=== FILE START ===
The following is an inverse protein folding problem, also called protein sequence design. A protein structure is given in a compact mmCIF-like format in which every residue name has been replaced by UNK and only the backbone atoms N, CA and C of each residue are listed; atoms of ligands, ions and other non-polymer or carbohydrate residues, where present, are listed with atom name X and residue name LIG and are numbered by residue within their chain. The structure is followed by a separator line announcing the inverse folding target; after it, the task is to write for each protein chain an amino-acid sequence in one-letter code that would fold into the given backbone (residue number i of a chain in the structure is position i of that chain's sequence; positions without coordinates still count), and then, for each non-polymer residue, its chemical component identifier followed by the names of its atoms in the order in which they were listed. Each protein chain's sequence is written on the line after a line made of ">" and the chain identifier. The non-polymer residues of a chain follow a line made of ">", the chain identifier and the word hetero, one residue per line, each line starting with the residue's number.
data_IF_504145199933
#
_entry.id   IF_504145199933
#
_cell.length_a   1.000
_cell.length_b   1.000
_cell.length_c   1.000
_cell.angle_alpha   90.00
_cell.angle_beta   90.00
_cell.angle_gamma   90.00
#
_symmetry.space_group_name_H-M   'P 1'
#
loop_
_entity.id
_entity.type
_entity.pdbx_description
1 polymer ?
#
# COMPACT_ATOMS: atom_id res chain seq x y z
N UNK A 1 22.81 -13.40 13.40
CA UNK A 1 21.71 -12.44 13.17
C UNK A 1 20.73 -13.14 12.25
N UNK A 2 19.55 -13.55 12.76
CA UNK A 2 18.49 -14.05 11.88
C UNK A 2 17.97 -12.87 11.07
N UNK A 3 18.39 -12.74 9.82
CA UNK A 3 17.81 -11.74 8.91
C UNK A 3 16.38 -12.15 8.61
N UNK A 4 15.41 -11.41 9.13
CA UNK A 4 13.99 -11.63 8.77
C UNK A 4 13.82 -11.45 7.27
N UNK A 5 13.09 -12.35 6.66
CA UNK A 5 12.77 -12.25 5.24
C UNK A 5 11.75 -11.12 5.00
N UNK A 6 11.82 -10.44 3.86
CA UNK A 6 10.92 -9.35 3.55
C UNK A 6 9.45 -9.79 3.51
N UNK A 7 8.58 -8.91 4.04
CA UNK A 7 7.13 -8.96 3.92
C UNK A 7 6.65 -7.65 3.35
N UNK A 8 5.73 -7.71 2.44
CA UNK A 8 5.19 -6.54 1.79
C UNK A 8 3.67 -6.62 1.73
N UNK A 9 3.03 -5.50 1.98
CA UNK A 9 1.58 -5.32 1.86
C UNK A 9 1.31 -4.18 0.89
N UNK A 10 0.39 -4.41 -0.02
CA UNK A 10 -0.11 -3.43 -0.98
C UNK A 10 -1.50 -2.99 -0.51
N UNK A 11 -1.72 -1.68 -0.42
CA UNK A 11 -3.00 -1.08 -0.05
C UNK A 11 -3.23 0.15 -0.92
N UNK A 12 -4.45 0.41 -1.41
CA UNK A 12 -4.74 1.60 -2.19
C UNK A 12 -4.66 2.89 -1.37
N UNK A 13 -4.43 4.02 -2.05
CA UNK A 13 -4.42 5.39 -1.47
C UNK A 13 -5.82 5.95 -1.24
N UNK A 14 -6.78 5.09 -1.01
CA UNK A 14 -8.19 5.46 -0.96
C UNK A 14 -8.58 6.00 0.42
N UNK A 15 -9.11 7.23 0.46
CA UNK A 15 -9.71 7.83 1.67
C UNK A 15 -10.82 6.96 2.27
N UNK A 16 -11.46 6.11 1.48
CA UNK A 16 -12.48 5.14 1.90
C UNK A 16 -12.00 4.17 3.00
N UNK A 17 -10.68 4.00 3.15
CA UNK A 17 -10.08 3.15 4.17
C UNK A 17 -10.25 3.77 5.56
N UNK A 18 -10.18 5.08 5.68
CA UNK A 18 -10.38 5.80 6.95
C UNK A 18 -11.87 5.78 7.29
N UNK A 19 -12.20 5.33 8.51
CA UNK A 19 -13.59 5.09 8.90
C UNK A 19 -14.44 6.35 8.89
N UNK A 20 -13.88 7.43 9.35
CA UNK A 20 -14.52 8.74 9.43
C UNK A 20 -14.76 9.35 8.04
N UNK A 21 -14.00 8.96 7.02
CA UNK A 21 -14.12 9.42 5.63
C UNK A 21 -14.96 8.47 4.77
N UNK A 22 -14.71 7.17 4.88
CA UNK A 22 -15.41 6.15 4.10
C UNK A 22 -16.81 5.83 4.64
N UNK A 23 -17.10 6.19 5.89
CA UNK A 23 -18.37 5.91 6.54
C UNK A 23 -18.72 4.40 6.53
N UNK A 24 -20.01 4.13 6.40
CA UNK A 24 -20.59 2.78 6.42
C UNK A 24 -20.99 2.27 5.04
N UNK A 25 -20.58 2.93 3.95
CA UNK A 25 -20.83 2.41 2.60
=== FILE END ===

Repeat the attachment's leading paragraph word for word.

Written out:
The following is an inverse protein folding problem, also called protein sequence design. A protein structure is given in a compact mmCIF-like format in which every residue name has been replaced by UNK and only the backbone atoms N, CA and C of each residue are listed; atoms of ligands, ions and other non-polymer or carbohydrate residues, where present, are listed with atom name X and residue name LIG and are numbered by residue within their chain. The structure is followed by a separator line announcing the inverse folding target; after it, the task is to write for each protein chain an amino-acid sequence in one-letter code that would fold into the given backbone (residue number i of a chain in the structure is position i of that chain's sequence; positions without coordinates still count), and then, for each non-polymer residue, its chemical component identifier followed by the names of its atoms in the order in which they were listed. Each protein chain's sequence is written on the line after a line made of ">" and the chain identifier. The non-polymer residues of a chain follow a line made of ">", the chain identifier and the word hetero, one residue per line, each line starting with the residue's number.